Ada County wants your input on the future of the Expo Idaho site.
For the next month, Ada County Development services opened a survey to hear residents’ thoughts on how the underutilized 247-acre complex off of Glenwood Street should be used. The county is in the second phase of its lengthy planning stage to develop the property, which includes public outreach and a financial analysis to study how much potential improvements will cost taxpayers.
You can take it here underneath the About Us section.
Three different scenarios
At the end of 2020, a Citizen’s Advisory Committee released three different scenarios for developing the site after a year of meetings and input from stakeholders. Should the site be developed with a focus on agriculture? What about a new multi-use sports and entertainment complex? Or change it to a mixed-use town center?
The advisory committee suggested the county blend elements of the three scenarios together to create a development plan for the site. Ada County’s Development Services spokesperson Brianna Bustos said the goal is to see what the community truly wants before plowing ahead with plans.
“Our hope is we can take these three scenarios and come up with a combination that fits most people’s priorities,” Bustos said. “We want to know what sticks out to you? What do you feel is unnecessary or not a top priority so as we start refining these scenarios we know where the public’s priorities lie as far as the uses and the overall theme.”
What about the fair and the Hawks?
One of the questions on the survey asks if the public would prefer to see the fairgrounds stay on site or move elsewhere. Bustos said the county would like to hear more about what the public would prefer before exploring other sites options. If the public would prefer it stay on Glenwood, they are open to it remaining in place.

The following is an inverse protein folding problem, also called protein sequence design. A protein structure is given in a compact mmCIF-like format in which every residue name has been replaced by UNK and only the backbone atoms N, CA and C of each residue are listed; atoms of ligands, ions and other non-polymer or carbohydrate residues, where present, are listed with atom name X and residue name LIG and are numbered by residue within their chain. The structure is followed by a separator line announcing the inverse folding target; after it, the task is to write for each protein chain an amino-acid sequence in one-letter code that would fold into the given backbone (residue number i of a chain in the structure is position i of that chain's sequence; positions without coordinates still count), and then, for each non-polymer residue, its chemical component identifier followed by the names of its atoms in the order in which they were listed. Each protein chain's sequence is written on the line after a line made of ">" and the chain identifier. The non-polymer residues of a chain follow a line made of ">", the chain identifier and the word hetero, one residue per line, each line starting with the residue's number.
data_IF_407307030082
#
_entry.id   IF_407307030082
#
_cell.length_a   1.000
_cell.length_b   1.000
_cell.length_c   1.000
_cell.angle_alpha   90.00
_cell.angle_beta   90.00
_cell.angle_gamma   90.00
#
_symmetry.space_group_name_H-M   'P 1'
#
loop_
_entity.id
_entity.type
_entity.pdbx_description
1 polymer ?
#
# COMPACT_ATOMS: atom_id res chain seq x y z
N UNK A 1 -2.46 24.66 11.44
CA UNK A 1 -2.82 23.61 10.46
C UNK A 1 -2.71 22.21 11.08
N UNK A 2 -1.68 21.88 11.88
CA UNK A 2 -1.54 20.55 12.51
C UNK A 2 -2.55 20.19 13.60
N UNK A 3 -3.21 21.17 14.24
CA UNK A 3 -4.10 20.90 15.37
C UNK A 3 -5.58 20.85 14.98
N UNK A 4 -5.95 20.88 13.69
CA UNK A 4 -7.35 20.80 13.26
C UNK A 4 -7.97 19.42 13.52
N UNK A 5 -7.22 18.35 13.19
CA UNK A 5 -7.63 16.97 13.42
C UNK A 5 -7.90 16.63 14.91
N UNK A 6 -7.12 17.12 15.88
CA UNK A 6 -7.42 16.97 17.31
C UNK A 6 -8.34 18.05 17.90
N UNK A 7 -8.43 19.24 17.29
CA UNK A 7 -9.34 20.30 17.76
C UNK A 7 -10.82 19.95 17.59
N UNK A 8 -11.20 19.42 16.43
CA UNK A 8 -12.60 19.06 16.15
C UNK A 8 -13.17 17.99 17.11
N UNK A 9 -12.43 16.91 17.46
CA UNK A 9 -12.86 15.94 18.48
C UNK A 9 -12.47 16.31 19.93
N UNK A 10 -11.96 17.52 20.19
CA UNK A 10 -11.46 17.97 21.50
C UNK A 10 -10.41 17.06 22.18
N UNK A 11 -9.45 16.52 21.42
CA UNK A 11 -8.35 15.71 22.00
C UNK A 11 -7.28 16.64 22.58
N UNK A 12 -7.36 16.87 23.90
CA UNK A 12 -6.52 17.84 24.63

The survey is taking a similar approach to the possibility of a new stadium for the Boise Hawks. Atlanta-based developer Chris Schoen and the baseball team’s owner Agon Sports & Entertainment met with the Ada County Commissioners earlier this year and expressed interest in a public-private partnership to develop on the site. But, Bustos said the county would like to hear if the public would like a new stadium from the public first before asking more specifics about working on Schoen’s proposal.
“Right now we’re trying to identify ‘does the public even want the Hawks to stay there’?” Bustos said. “Do they want an upgraded stadium? If the answer is yes, then we can start looking into those details and start looking at specific site plans.”
The county is also in the final stages of signing a contract with urban planning think tank Urban Land Institute for a fiscal analysis of developing the site. Under the contract ULI will analyze all of the possible development scenarios, how they could be paid for and what the total cost. Then, Ada County will release more specific proposals guided by the survey results to present to the public with a price tag.
“We want to come up with a financial scenario that is not only community-supported, but also financially realistic,” Bustos said.